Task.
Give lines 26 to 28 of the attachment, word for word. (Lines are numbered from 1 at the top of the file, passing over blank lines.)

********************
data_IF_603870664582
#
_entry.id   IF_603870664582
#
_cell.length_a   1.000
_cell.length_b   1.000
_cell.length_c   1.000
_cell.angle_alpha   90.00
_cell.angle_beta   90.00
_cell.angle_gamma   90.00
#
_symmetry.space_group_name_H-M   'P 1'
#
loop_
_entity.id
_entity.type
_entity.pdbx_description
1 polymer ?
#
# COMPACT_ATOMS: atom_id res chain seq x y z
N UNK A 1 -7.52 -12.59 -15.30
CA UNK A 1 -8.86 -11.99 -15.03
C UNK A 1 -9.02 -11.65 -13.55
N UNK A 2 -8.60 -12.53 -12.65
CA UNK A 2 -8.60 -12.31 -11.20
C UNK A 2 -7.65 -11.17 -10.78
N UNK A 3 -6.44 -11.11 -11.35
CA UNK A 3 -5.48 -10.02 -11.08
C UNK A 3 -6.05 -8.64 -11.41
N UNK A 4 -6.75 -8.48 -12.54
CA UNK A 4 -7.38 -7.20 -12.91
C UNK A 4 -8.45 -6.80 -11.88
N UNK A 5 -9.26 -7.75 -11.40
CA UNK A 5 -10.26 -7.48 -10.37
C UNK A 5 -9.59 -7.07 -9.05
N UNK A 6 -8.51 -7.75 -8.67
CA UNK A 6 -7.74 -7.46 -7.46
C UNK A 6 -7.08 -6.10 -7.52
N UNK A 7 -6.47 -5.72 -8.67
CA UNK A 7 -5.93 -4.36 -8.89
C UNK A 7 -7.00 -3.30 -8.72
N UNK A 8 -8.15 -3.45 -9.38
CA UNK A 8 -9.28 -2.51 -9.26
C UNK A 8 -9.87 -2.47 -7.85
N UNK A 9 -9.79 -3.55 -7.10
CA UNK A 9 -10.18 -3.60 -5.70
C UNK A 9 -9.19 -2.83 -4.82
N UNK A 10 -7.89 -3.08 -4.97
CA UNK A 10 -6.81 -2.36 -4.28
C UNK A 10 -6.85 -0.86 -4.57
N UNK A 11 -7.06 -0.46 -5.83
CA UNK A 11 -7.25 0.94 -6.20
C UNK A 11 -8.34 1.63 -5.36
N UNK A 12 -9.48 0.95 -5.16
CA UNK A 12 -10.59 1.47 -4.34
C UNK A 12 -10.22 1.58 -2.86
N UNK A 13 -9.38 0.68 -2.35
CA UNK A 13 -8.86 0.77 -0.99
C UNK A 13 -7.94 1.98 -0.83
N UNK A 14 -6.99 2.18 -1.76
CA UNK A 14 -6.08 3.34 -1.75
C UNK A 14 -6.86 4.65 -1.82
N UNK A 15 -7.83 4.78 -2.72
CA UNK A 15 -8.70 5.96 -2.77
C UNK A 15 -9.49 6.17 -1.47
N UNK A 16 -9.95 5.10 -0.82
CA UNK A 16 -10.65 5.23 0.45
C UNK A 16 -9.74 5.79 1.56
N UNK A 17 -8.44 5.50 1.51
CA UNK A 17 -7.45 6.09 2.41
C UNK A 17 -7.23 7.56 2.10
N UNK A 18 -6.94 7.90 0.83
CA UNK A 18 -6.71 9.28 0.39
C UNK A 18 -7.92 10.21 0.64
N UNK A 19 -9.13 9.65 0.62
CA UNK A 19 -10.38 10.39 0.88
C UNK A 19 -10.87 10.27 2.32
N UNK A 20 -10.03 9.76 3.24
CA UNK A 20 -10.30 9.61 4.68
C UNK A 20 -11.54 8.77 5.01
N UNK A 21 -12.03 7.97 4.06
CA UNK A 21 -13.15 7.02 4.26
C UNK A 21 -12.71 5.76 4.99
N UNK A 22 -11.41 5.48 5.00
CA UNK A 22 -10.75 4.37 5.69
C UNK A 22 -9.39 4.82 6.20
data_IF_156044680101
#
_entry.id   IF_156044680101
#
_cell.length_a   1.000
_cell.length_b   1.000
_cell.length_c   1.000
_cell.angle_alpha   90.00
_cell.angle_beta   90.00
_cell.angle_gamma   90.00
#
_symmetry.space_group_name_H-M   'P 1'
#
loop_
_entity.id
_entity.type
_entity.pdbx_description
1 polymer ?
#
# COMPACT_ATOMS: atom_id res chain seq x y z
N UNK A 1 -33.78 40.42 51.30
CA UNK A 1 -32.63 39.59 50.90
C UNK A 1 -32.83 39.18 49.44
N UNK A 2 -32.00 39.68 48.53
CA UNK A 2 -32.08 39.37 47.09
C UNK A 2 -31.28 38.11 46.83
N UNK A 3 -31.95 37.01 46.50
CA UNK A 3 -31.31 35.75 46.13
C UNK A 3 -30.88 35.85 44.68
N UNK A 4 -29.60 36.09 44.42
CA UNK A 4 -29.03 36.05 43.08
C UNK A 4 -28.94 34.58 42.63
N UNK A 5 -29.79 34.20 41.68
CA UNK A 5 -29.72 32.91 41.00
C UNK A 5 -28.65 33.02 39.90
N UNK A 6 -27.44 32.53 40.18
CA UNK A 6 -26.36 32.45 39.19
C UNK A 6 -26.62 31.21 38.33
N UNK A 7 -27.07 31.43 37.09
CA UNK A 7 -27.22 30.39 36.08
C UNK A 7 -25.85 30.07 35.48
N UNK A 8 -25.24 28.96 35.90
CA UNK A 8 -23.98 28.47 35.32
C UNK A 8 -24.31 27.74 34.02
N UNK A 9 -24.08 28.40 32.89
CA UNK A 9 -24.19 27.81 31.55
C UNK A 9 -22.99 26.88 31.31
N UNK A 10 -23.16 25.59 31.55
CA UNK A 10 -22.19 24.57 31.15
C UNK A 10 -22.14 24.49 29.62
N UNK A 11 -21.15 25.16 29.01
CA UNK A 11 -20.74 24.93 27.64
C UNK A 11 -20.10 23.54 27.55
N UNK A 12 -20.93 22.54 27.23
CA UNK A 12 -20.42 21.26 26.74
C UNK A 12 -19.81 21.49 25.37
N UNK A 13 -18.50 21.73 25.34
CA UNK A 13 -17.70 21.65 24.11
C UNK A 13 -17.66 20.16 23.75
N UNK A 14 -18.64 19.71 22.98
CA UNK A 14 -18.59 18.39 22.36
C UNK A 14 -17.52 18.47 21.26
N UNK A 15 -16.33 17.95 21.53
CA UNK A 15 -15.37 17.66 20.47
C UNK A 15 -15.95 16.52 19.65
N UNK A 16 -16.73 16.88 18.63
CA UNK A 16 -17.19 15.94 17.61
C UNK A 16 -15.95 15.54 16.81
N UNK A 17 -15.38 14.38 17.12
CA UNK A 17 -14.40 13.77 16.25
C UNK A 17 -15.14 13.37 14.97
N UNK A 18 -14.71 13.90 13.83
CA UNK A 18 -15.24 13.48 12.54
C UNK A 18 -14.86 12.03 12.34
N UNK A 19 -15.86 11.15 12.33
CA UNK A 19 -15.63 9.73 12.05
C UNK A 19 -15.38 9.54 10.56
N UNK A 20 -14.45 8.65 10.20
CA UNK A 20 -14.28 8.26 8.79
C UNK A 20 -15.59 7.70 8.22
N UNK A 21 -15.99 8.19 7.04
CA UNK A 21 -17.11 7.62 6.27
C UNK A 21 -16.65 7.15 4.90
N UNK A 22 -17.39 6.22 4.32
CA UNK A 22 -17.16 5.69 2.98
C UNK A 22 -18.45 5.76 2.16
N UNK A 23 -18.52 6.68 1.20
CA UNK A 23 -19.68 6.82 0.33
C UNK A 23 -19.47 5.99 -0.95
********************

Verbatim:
C UNK A 2 -7.65 -11.17 -10.78
N UNK A 3 -6.44 -11.11 -11.35
CA UNK A 3 -5.48 -10.02 -11.08